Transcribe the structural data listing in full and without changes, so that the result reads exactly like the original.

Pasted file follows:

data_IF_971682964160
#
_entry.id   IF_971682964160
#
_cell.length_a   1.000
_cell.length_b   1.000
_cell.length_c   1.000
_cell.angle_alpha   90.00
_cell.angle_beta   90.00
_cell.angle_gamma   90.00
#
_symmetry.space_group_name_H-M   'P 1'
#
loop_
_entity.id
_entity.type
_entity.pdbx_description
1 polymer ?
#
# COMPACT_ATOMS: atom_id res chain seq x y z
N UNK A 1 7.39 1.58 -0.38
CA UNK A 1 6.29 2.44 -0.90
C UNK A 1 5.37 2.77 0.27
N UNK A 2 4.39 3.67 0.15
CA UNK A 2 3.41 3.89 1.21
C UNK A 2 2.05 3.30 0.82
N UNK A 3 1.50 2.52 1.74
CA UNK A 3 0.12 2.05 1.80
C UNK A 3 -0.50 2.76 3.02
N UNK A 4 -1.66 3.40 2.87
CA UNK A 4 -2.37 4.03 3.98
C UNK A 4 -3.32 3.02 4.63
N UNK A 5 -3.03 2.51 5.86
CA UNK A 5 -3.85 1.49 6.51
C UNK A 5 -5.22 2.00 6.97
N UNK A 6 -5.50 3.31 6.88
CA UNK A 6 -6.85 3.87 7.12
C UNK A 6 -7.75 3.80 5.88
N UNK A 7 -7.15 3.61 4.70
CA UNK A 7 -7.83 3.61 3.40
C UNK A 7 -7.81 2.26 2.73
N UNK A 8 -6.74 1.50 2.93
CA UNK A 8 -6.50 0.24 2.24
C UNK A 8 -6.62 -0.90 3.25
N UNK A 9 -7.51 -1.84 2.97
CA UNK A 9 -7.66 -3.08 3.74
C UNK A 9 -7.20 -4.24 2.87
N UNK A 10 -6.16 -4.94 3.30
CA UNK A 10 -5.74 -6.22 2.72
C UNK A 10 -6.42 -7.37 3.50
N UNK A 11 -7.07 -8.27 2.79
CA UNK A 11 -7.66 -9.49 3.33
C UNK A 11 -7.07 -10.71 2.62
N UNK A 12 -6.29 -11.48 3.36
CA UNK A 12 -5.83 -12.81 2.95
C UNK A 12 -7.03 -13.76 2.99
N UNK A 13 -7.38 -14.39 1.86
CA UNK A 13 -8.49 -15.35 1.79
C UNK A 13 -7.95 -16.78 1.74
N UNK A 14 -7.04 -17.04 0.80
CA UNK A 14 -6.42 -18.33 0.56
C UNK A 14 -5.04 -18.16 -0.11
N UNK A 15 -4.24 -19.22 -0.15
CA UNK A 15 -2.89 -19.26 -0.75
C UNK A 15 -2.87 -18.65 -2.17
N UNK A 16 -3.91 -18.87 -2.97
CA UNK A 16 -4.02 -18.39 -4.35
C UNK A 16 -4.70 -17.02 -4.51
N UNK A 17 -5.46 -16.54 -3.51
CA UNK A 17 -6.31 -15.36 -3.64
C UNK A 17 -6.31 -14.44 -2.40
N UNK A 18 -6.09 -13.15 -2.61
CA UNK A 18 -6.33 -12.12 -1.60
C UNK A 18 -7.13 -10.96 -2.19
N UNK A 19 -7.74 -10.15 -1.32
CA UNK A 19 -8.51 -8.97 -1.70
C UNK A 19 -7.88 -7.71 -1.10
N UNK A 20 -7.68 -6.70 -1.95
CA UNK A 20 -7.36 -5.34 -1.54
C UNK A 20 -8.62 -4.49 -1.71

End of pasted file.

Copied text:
data_IF_971682964160
#
_entry.id   IF_971682964160
#
_cell.length_a   1.000
_cell.length_b   1.000
_cell.length_c   1.000
_cell.angle_alpha   90.00
_cell.angle_beta   90.00
_cell.angle_gamma   90.00
#
_symmetry.space_group_name_H-M   'P 1'
#
loop_
_entity.id
_entity.type
_entity.pdbx_description
1 polymer ?
#
# COMPACT_ATOMS: atom_id res chain seq x y z
N UNK A 1 7.39 1.58 -0.38
CA UNK A 1 6.29 2.44 -0.90
C UNK A 1 5.37 2.77 0.27
N UNK A 2 4.39 3.67 0.15
CA UNK A 2 3.41 3.89 1.21
C UNK A 2 2.05 3.30 0.82
N UNK A 3 1.50 2.52 1.74
CA UNK A 3 0.12 2.05 1.80
C UNK A 3 -0.50 2.76 3.02
N UNK A 4 -1.66 3.40 2.87
CA UNK A 4 -2.37 4.03 3.98
C UNK A 4 -3.32 3.02 4.63
N UNK A 5 -3.03 2.51 5.86
CA UNK A 5 -3.85 1.49 6.51
C UNK A 5 -5.22 2.00 6.97
N UNK A 6 -5.50 3.31 6.88
CA UNK A 6 -6.85 3.87 7.12
C UNK A 6 -7.75 3.80 5.88
N UNK A 7 -7.15 3.61 4.70
CA UNK A 7 -7.83 3.61 3.40
C UNK A 7 -7.81 2.26 2.73
N UNK A 8 -6.74 1.50 2.93
CA UNK A 8 -6.50 0.24 2.24
C UNK A 8 -6.62 -0.90 3.25
N UNK A 9 -7.51 -1.84 2.97
CA UNK A 9 -7.66 -3.08 3.74
C UNK A 9 -7.20 -4.24 2.87
N UNK A 10 -6.16 -4.94 3.30
CA UNK A 10 -5.74 -6.22 2.72
C UNK A 10 -6.42 -7.37 3.50
N UNK A 11 -7.07 -8.27 2.79
CA UNK A 11 -7.66 -9.49 3.33
C UNK A 11 -7.07 -10.71 2.62
N UNK A 12 -6.29 -11.48 3.36
CA UNK A 12 -5.83 -12.81 2.95
C UNK A 12 -7.03 -13.76 2.99
N UNK A 13 -7.38 -14.39 1.86
CA UNK A 13 -8.49 -15.35 1.79
C UNK A 13 -7.95 -16.78 1.74
N UNK A 14 -7.04 -17.04 0.80
CA UNK A 14 -6.42 -18.33 0.56
C UNK A 14 -5.04 -18.16 -0.11
N UNK A 15 -4.24 -19.22 -0.15
CA UNK A 15 -2.89 -19.26 -0.75
C UNK A 15 -2.87 -18.65 -2.17
N UNK A 16 -3.91 -18.87 -2.97
CA UNK A 16 -4.02 -18.39 -4.35
C UNK A 16 -4.70 -17.02 -4.51
N UNK A 17 -5.46 -16.54 -3.51
CA UNK A 17 -6.31 -15.36 -3.64
C UNK A 17 -6.31 -14.44 -2.40
N UNK A 18 -6.09 -13.15 -2.61
CA UNK A 18 -6.33 -12.12 -1.60
C UNK A 18 -7.13 -10.96 -2.19
N UNK A 19 -7.74 -10.15 -1.32
CA UNK A 19 -8.51 -8.97 -1.70
C UNK A 19 -7.88 -7.71 -1.10
N UNK A 20 -7.68 -6.70 -1.95
CA UNK A 20 -7.36 -5.34 -1.54
C UNK A 20 -8.62 -4.49 -1.71